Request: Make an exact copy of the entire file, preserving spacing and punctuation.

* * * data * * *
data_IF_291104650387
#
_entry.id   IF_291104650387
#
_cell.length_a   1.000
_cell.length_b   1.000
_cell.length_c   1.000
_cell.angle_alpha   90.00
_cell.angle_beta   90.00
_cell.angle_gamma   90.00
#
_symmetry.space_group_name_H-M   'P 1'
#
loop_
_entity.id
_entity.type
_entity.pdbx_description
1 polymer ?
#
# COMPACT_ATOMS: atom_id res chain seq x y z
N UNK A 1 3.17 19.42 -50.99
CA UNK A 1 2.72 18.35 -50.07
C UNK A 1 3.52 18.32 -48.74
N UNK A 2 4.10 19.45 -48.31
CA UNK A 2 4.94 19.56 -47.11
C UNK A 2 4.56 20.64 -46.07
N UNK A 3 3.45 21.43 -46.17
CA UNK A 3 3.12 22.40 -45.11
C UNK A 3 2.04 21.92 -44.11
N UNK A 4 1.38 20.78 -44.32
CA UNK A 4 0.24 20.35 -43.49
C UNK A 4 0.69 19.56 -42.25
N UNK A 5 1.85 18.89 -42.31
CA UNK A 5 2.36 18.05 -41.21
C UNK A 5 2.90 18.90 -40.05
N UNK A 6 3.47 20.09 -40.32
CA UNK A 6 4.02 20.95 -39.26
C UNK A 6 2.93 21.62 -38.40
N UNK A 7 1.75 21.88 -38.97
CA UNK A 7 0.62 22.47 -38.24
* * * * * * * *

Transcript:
data_IF_291104650387
#
_entry.id   IF_291104650387
#
_cell.length_a   1.000
_cell.length_b   1.000
_cell.length_c   1.000
_cell.angle_alpha   90.00
_cell.angle_beta   90.00
_cell.angle_gamma   90.00
#
_symmetry.space_group_name_H-M   'P 1'
#
loop_
_entity.id
_entity.type
_entity.pdbx_description
1 polymer ?
#
# COMPACT_ATOMS: atom_id res chain seq x y z
N UNK A 1 3.17 19.42 -50.99
CA UNK A 1 2.72 18.35 -50.07
C UNK A 1 3.52 18.32 -48.74
N UNK A 2 4.10 19.45 -48.31
CA UNK A 2 4.94 19.56 -47.11
C UNK A 2 4.56 20.64 -46.07
N UNK A 3 3.45 21.43 -46.17
CA UNK A 3 3.12 22.40 -45.11
C UNK A 3 2.04 21.92 -44.11
N UNK A 4 1.38 20.78 -44.32
CA UNK A 4 0.24 20.35 -43.49
C UNK A 4 0.69 19.56 -42.25
N UNK A 5 1.85 18.89 -42.31
CA UNK A 5 2.36 18.05 -41.21
C UNK A 5 2.90 18.90 -40.05
N UNK A 6 3.47 20.09 -40.32
CA UNK A 6 4.02 20.95 -39.26
C UNK A 6 2.93 21.62 -38.40
N UNK A 7 1.75 21.88 -38.97
CA UNK A 7 0.62 22.47 -38.24